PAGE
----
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Wednesday, September 22, 2021
Arnold Jennerman and Bill Kinsey, interim co-directors for University Health Services, presented a budget proposal for 2018-19 to the Student Services Finance Committee. 

Arnold Jennerman and Bill Kinsey, interim co-directors for University Health Services, presented a budget proposal for 2018-19 to the Student Services Finance Committee. 

UHS asks smaller budget increase, still working to increase mental health services

Two years ago University Health Services got a 17.5 percent increase to their budget — a massive jump from their average yearly increase of two to four percent — in order to expand their mental health services.

Now, UHS is still struggling to fill all of the new positions in their mental health department that increase provided for but still wants to expand the services offered to students.

Over the past five years UHS has seen an 18 percent increase in medical visits and a 21 percent increase in mental health visits, Arnold Jennerman, one of the UHS interim co-directors, told the Student Services Finance Committee Monday night.

For the 2018-'19 fiscal year, UHS will need a 7.07 percent increase to their budget to meet students’ needs, and a mandated three percent wage increase for all university staff. However, the segregated fee students pay for UHS would only go up 2.5 percent and the remaining budget increase could be filled by cash reserves.

In the past, UHS hasn’t used up the entirety of the budget allocated to them. Jennerman attributes this variability to hiring difficulties. Their budget proposal assumes at least six percent job vacancies, but they ended 2016-'17 with an 8 percent vacancy rate. Jennerman added that in other years it has been as high as 14 percent.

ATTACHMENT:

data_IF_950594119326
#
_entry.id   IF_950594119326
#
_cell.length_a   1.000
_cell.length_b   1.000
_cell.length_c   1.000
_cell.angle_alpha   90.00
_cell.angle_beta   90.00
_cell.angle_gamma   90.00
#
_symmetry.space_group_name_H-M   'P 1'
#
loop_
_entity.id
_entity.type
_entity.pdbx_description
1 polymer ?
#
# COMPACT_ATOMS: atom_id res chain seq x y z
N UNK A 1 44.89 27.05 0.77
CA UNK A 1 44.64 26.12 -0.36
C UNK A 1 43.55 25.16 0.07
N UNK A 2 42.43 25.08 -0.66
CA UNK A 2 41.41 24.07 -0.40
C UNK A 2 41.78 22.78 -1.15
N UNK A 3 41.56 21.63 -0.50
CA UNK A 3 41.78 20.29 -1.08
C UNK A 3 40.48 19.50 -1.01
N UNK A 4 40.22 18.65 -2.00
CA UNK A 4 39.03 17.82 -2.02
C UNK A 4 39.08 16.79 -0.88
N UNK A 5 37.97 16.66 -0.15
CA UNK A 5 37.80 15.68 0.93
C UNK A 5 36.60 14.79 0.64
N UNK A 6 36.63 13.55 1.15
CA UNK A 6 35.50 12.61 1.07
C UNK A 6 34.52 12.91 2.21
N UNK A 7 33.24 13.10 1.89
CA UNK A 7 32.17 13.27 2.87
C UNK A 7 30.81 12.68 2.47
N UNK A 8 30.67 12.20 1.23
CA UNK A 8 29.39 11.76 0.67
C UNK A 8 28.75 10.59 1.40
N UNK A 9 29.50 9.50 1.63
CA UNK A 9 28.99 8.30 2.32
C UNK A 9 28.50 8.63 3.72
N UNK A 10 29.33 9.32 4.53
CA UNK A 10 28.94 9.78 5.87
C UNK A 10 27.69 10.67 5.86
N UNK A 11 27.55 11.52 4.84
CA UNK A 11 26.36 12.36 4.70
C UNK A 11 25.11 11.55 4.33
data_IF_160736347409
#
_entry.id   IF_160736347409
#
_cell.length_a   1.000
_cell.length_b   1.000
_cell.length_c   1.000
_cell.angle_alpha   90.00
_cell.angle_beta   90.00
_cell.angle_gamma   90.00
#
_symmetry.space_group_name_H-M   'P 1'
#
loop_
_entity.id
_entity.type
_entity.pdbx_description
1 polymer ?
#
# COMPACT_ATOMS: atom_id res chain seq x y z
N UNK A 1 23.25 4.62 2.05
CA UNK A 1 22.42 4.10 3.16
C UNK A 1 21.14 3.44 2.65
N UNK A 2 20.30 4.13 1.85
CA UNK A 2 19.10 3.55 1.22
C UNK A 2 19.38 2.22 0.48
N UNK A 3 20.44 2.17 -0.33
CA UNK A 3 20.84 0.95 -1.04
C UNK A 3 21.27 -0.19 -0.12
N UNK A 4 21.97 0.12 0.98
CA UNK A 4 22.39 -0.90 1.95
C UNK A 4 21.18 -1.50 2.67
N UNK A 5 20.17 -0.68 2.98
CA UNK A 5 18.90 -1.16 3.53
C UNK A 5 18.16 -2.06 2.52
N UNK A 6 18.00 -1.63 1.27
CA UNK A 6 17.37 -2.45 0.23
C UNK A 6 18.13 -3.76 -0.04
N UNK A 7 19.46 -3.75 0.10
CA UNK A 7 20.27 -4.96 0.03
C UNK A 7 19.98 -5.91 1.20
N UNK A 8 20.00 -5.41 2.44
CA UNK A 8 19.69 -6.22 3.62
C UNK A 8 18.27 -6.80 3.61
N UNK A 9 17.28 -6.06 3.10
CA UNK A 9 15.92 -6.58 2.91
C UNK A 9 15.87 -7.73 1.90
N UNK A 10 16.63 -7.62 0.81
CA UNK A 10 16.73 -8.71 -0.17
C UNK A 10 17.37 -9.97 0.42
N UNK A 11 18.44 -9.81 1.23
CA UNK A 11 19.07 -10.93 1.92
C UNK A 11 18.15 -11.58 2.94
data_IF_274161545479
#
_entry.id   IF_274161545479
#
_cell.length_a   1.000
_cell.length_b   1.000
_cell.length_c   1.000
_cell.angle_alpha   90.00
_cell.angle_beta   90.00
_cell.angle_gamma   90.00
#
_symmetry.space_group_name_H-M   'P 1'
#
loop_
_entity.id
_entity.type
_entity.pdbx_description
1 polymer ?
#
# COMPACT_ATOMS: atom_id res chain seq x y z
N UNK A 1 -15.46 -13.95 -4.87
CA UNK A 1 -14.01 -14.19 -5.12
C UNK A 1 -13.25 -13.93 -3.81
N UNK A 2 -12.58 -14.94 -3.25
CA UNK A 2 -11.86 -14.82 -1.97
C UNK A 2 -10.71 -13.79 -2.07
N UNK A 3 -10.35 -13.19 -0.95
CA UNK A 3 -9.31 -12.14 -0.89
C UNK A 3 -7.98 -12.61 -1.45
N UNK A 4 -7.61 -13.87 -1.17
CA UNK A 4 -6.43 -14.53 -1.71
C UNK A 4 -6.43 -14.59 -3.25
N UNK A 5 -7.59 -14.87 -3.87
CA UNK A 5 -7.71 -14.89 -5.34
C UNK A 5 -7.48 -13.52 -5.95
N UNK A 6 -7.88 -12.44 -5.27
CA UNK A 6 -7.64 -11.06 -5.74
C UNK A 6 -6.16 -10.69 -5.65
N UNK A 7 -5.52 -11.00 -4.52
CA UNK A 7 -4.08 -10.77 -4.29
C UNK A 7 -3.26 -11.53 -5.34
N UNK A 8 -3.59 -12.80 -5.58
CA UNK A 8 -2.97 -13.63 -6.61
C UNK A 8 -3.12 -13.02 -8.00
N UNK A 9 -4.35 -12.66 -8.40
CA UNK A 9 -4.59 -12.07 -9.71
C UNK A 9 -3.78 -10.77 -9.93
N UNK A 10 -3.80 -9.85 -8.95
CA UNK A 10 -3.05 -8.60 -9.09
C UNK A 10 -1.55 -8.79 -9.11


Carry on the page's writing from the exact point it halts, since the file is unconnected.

He added that UHS has the most difficulty filling positions for mental health providers, especially as they try to ramp up the capacity of their mental health services.

“We have a very diverse population. So we’re looking for, sometimes, some very specialized services,” Jennerman added.

He added that a shortage of mental health care providers is a national problem, not just for UHS. A few years ago laws changed to require insurance companies to provide as much coverage for mental health services as medical services — but it didn't change the amount of services available.

It's created a bit of a crisis across the country,” Jennerman said. “Demand for mental health services appears to be rising. It's rising at college campuses. Is that a bad news story or a good news story?”

For Jennerman, it's a bad news story because the need for these services is rising, but it’s a good news story because students now have access to mental health care they wouldn't have 20 years ago.

Over the summer UHS plans to expand their facilities to include more offices for mental health providers and more space for group sessions.

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UHS will also provide some emergency contraceptives to victims of sexual assault in the 2018-'19 year.

Bill Kinsey, the other interim co-director who presented the proposed budget to SSFC, explained that on a trial basis UHS would offer copper IUDs to victims who do not have enough insurance to cover the device, which otherwise costs $800, or who can not use their parents' insurance.

SSFC Rep. Sophia Alzaidi pushed back against this proposal, and questioned why the service wouldn’t be available to all students, calling it “exclusionary.”

Kinsey said while he agreed they should support access across campus, the $4,000 line item was only meant to serve as a trial program at the suggestion of obstetricians in UHS’ Women’s Clinic. Additionally, Jennerman questioned if UHS would be the best place to distribute emergency contraception because it must be administered within 72 hours and UHS is only during business hours which may not work for some students' schedules.

On Thursday SSFC will tour the UHS facilities before making a final decision on their proposed budget.

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